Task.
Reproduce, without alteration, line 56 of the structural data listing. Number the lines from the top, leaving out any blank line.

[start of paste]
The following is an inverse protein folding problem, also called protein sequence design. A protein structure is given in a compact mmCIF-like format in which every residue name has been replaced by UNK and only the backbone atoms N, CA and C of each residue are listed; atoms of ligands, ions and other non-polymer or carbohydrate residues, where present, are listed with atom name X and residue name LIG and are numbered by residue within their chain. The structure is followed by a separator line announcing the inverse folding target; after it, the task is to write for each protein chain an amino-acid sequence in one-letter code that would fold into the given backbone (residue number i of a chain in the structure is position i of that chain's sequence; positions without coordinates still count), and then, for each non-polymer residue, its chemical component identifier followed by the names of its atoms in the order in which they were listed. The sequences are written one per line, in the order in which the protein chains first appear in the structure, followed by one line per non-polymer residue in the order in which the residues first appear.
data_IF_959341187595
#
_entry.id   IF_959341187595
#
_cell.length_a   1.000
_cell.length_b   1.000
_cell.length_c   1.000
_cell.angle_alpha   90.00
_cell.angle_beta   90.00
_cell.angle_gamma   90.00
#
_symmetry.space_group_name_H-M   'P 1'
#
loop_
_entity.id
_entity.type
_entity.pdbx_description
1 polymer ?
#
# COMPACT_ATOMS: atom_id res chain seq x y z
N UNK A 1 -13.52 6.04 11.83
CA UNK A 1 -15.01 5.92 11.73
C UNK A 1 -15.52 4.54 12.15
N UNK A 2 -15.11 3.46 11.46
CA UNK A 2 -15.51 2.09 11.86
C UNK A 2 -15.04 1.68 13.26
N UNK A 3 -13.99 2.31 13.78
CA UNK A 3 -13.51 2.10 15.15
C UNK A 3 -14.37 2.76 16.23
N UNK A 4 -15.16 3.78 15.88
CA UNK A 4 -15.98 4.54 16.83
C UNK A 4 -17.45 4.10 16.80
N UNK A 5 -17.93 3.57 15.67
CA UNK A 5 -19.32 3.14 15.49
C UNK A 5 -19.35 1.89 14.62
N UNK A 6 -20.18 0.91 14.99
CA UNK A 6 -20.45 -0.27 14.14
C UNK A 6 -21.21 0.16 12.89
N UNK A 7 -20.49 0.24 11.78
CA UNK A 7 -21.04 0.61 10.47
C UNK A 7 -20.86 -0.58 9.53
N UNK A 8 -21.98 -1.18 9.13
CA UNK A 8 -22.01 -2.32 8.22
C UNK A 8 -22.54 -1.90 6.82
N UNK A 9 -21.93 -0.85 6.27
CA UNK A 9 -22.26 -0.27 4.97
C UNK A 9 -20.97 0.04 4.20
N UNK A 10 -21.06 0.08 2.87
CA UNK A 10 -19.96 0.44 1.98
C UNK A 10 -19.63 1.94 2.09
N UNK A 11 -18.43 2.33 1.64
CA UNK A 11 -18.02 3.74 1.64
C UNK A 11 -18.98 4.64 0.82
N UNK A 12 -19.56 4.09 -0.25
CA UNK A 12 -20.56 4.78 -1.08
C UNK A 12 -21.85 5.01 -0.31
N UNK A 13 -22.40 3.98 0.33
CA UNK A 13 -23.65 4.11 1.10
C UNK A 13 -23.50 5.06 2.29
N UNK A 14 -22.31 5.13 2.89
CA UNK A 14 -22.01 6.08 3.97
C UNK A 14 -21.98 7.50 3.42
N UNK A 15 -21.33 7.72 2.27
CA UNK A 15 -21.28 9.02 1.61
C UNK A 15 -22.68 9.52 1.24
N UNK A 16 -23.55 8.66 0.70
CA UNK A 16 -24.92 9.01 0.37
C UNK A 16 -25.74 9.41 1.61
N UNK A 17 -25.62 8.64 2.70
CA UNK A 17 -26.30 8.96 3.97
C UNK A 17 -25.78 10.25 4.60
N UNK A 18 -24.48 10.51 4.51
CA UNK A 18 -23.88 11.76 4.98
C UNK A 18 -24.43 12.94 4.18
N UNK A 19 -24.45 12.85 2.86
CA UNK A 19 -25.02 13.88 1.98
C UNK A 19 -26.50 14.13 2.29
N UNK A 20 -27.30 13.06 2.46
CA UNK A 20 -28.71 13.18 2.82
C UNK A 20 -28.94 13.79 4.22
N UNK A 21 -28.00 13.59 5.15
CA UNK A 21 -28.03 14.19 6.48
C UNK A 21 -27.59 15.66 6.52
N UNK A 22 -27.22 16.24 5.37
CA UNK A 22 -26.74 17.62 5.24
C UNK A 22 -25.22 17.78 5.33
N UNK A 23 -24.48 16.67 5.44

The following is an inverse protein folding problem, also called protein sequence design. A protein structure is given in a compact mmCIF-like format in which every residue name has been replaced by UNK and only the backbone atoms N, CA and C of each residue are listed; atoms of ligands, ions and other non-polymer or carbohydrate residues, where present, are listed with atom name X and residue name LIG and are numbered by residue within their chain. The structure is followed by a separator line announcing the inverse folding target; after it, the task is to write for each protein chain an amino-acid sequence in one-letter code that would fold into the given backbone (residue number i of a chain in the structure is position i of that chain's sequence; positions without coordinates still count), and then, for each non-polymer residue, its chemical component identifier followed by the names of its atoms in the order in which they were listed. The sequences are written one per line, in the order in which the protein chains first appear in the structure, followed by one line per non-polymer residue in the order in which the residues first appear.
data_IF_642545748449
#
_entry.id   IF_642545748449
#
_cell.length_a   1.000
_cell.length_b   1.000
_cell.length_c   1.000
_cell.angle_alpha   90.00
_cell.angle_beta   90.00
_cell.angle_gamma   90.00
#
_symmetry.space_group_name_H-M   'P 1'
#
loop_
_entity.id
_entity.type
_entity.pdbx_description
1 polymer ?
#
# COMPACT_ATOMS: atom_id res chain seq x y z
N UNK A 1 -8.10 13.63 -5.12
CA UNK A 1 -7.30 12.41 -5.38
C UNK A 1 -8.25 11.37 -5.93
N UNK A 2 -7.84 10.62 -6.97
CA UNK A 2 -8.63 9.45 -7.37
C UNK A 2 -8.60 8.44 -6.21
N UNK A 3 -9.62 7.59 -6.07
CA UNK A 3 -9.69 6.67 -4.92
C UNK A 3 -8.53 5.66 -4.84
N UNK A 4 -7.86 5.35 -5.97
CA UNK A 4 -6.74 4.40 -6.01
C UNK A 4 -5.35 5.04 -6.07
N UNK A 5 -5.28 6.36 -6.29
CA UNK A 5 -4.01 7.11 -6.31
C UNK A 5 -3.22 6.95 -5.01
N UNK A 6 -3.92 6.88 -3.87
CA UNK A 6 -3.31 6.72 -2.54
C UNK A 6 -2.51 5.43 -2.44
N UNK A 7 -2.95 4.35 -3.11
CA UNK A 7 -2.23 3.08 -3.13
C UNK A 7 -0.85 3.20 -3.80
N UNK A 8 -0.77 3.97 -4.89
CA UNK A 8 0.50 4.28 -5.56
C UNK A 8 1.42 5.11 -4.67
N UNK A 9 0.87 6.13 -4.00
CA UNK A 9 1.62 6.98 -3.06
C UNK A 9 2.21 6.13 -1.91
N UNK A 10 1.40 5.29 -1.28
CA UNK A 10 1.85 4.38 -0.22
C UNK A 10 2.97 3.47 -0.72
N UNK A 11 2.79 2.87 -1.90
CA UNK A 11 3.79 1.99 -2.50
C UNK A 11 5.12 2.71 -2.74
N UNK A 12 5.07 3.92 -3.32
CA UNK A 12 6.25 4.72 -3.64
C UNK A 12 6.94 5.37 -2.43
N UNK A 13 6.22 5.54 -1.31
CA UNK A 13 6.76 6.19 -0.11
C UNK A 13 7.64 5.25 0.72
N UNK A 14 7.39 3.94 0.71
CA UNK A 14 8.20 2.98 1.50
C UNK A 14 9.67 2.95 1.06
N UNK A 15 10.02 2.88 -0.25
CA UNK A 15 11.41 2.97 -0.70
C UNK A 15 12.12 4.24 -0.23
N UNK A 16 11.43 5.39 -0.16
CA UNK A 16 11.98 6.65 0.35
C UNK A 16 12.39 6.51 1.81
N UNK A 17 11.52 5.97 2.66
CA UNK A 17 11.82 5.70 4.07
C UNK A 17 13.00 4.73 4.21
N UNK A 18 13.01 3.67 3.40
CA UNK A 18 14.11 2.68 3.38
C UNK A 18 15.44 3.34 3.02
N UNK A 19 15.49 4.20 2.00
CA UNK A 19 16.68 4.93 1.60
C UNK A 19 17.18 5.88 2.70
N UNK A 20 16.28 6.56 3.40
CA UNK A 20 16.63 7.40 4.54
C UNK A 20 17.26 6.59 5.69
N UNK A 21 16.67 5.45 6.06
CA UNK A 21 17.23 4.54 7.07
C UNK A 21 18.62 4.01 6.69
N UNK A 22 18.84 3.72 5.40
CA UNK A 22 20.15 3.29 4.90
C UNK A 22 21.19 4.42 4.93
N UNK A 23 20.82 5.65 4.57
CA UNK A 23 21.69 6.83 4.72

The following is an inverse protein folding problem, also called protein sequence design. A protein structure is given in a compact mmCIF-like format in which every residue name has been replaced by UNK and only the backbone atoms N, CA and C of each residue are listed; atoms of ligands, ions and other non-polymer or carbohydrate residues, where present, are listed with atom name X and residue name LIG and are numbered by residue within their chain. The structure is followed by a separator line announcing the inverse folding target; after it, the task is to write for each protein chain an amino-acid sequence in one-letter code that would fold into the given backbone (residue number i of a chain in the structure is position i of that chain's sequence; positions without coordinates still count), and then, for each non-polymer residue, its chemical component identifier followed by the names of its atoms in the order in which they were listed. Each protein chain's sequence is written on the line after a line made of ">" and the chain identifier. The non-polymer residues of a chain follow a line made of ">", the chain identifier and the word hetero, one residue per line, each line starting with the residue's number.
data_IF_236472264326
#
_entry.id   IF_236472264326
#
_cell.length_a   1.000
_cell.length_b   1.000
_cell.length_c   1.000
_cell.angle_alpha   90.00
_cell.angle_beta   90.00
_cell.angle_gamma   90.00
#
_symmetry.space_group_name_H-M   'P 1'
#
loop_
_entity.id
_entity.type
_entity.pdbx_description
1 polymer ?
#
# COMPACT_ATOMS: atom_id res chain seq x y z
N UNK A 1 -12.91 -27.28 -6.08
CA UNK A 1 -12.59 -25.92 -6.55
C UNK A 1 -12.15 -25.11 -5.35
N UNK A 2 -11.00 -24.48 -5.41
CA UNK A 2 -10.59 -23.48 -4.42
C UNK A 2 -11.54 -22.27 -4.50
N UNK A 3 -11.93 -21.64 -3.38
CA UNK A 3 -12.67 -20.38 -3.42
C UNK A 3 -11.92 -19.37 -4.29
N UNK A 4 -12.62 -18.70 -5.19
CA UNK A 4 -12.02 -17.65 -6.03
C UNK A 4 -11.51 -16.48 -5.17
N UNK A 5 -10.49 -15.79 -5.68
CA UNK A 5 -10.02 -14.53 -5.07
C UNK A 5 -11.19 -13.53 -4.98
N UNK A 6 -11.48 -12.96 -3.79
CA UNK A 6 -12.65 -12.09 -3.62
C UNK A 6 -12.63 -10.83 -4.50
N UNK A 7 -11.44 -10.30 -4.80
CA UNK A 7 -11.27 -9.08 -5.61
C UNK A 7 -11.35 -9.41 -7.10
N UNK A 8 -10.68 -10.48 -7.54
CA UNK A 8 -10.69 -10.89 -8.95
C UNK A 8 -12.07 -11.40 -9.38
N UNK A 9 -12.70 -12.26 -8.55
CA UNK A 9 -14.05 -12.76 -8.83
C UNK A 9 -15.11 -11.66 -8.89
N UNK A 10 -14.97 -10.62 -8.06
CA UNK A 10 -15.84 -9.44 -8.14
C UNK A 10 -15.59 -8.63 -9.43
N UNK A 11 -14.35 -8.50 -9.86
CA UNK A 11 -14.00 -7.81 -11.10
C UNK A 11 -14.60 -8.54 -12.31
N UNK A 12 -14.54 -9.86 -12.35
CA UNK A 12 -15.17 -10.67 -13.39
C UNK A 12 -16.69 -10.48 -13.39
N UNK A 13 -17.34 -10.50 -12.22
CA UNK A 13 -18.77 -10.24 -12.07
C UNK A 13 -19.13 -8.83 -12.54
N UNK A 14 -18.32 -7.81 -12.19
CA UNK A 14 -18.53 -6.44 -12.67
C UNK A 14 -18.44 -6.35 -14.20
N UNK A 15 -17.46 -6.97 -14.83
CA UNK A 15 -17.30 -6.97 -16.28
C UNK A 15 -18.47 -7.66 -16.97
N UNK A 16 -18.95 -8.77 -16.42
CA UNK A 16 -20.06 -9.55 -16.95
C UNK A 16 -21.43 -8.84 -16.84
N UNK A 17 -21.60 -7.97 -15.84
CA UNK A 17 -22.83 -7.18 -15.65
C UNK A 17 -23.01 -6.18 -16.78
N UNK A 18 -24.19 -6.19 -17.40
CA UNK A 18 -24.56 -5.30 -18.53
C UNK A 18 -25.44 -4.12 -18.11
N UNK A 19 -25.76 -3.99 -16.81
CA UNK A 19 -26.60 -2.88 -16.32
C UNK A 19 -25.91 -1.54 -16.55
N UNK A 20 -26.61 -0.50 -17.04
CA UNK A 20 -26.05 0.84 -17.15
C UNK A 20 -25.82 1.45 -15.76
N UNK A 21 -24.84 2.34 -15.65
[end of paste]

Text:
CA UNK A 12 -20.56 4.78 -1.08